October 11, 2011

The Aviator

I have been aboard many commercial flights and even dabbled in the odd hot air balloon ride, but I had never piloted my own aircraft until a sunny summer's day in Vancouver came along. I arrived at King George Aviation's flight school along with fellow daredevil Sri and his spectating wife. The airfield was composed of grass and several bales of hay. As we waited for our planes to arrive, Sri and I inspected the light aircraft in the hangar and became increasingly nervous.

A true hero faces his fears courageously. I encountered a brief bout of uneasiness upon seeing the aircraft in which I would be flying and rushed to a portable toilet I sighted nearby. I was stymied by the combination lock affixed to the door handle of the outhouse, when an employee told me that is where they stored petrol. By now our flight instructors, a man and a woman, had arrived.

After perhaps making a politically incorrect statement about women pilots that enraged Sri's wife, I volunteered to fly with the female instructor to demonstrate my unbiased nature. The bright yellow plane had two seats and also two sets of controls. I put on my headset and buckled up, as the instructor tested the radio. Since it would be very loud once we were up in the air, all communication would be conducted via the headset.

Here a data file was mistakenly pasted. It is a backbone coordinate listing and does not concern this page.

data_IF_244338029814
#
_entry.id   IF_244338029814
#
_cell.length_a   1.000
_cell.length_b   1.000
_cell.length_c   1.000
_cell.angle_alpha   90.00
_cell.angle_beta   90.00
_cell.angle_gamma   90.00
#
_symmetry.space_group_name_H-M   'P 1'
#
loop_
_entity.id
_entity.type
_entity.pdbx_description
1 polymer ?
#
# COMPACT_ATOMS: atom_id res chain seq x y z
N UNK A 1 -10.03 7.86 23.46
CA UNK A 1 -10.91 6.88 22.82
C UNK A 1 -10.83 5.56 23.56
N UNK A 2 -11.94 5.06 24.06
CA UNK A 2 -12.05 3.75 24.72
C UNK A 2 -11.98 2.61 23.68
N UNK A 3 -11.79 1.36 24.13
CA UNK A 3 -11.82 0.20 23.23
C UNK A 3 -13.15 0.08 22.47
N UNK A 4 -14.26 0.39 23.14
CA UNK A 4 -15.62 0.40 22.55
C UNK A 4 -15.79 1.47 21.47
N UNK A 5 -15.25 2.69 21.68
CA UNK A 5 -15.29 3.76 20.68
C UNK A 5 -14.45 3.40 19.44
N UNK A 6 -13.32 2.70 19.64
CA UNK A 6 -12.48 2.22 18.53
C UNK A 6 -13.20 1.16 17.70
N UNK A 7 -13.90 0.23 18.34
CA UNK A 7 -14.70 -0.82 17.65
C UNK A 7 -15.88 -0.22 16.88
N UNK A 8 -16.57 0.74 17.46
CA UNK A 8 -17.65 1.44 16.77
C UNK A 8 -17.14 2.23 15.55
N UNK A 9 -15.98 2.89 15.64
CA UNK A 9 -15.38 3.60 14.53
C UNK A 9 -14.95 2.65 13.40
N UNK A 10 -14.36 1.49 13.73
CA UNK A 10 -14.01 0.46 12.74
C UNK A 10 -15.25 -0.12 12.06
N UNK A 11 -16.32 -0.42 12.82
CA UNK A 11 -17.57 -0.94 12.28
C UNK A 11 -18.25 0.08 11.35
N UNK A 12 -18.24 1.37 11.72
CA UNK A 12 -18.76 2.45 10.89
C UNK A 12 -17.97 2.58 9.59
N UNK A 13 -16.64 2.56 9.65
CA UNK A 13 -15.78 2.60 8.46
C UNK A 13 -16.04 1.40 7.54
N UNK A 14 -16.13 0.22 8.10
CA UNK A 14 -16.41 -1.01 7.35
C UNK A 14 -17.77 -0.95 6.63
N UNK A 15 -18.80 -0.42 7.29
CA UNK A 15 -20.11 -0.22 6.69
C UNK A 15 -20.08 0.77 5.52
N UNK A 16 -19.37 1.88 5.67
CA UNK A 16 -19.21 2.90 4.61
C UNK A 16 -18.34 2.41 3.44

The instructor would be in control during landing and takeoff, while I would get a brief chance to pilot the winged marvel once we were safely airborne and away from population centers. Within minutes we were soaring over the coast of White Rock. She steered the plane over the water, gave me a brief explanation of the maneuvers I could make, and handed over the controls to me.

The aircraft was surprisingly easy to pilot and I quickly got the hang of it. I made course corrections to keep tracing the coastline below. When we headed overland, we hit some turbulence. The instructor was back in the pilot's seat for the remainder of the session. We circled back to the airfield and made a smooth landing, bringing an end to my exhilarating fifteen minutes of flight.

Some photos courtesy: Sri


I believe I can fly
I believe I can touch the sky
I think about it every night and day
Spread my wings and fly away
- R. Kelly